We should maintain that if an interpretation of any word in any religion leads to disharmony and does not positively further the welfare of the many, then such an interpretation is to be regarded as wrong; that is, against the will of God, or as the working of Satan or Mara.

Buddhadasa Bikkhu, a Thai Buddhist Monk

Friday, April 13, 2012

Mixed Message

You see the photo on the left?  I found it on a Presbyterian church website, which is neither here nor there except to explain where it originated.    On that website it illustrates an announcement concerning a small-group study opportunity being offered by the church during Lent.  Now,  viewed with American eyes it is a creative poster that combines the symbols of our traditional faith (the Bible) and our busy, helter-skelter modern day life (the shoes) with Jesus' call to follow him.

But, viewed from a Southeast Asian perspective this artful poster is an awful eyesore.  It combines images of what is holy (the Bible) and what is profane (the shoes) in a culturally offensive way.  The Bible represents what is high, holy, and respected.  It is associated bodily with the head, which is the highest part of the body physically and symbolically.  Shoes are associated with the feet, which are the lowest, dirtiest, and most objectionable part of the body physically and symbolically.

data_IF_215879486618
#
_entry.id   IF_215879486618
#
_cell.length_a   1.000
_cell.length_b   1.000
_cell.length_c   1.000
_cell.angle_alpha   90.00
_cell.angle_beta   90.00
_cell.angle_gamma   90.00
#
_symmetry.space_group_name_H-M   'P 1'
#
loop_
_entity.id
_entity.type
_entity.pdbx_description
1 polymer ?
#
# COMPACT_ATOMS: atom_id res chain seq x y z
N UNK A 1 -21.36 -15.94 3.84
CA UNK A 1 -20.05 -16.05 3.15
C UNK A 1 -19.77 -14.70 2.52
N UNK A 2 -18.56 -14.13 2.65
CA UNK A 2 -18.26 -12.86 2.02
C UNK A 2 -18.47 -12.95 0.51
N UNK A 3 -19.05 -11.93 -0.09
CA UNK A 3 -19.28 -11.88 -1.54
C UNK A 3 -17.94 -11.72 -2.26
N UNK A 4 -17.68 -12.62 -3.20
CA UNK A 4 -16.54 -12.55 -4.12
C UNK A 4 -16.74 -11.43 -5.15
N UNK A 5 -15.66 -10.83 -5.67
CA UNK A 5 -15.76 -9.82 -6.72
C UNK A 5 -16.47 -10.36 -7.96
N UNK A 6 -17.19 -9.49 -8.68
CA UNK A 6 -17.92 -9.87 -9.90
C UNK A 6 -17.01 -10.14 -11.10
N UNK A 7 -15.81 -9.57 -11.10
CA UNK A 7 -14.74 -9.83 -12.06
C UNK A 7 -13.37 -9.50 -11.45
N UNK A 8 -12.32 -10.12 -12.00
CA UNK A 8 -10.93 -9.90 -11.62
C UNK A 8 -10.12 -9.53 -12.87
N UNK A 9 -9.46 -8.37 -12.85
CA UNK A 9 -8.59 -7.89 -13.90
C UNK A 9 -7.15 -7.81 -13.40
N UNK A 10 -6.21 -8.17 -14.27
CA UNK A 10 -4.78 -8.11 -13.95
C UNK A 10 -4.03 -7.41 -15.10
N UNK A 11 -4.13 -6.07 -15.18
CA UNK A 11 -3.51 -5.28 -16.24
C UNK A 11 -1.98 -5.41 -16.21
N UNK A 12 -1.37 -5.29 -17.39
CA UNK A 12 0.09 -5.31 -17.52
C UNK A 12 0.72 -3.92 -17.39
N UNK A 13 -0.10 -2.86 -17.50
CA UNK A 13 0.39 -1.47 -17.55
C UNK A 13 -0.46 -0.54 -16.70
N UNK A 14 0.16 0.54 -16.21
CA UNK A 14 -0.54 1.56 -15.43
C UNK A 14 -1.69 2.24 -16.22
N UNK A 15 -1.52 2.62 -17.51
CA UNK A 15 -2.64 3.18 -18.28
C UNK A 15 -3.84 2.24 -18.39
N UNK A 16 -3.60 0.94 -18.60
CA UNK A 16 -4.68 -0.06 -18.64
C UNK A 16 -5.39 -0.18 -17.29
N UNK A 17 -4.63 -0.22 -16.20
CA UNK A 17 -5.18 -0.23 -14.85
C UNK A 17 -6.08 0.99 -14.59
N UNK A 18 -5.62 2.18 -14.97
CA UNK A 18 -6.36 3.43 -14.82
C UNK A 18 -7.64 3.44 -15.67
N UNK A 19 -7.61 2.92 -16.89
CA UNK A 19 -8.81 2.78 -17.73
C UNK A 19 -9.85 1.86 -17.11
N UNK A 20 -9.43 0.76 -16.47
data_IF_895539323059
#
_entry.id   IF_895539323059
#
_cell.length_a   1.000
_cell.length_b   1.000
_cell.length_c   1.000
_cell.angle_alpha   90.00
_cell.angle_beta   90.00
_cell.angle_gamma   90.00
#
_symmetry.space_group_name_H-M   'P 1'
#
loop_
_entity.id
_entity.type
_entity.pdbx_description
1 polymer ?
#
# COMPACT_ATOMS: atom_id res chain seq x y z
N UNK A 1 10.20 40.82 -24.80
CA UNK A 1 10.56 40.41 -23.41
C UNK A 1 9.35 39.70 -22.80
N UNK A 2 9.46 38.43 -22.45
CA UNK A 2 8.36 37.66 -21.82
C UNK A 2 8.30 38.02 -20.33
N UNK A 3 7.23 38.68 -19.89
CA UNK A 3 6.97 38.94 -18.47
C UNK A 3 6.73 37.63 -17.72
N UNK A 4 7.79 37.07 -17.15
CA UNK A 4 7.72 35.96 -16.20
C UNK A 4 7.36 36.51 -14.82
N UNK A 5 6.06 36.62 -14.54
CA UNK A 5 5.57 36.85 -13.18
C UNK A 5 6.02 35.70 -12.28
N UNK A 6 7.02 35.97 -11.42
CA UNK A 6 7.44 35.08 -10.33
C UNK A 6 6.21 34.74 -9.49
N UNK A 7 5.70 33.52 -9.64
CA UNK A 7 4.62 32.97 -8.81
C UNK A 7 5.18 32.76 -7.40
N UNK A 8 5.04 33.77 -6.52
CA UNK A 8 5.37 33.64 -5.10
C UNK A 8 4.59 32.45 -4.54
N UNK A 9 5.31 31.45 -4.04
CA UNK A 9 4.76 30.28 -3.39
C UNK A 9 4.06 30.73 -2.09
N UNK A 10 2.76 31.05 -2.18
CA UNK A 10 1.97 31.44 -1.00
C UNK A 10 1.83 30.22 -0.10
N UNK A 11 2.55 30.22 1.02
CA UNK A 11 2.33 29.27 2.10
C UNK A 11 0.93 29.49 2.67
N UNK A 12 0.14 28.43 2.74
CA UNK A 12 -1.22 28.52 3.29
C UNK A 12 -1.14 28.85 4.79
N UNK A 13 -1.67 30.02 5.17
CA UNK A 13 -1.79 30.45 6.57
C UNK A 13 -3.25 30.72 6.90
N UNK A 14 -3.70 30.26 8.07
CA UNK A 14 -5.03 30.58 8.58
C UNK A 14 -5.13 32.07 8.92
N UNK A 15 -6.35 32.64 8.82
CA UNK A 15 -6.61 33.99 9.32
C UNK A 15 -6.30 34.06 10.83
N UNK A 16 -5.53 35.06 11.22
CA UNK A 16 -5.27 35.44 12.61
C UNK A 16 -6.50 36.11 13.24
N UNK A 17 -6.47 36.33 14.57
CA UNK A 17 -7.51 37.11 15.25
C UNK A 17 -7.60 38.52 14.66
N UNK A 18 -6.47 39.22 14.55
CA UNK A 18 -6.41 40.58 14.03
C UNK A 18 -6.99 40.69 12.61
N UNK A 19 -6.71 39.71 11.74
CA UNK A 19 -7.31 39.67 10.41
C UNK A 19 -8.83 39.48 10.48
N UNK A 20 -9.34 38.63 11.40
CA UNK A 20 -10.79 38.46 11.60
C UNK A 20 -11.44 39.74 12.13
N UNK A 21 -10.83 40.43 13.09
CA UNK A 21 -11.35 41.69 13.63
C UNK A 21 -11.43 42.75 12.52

In Thailand, for example,  books in general are held in high regard and one never ever places a book of any kind, let alone a holy one, next to shoes.  I remember once having to gently remind a fellow Westerner to take his shoes off of a set of published materials where he placed them after having taken his shoes off to sit on a mat and share in a traditional northern Thai meal.  He blushed, as he should have.  The picture to the left is much worse than that.  it juxtaposes two dirty, probably smelly common shoes with the Bible.  "Follow Me"??  The intended message, you see, is totally lost.  Indeed, it is hard to convey just how offensive the picture is and how much it obscures that message.

There is not one thing wrong in our American context with the poster.  My point is nothing more than to remember that in matters of faith there are differing perspectives, ones that are linked to culture as well as religious heritage.  In our increasingly multicultural world, we need to stay sensitive to the fact that our way of seeing things is not the only way.  Other eyes, trained in other ways see things differently than we.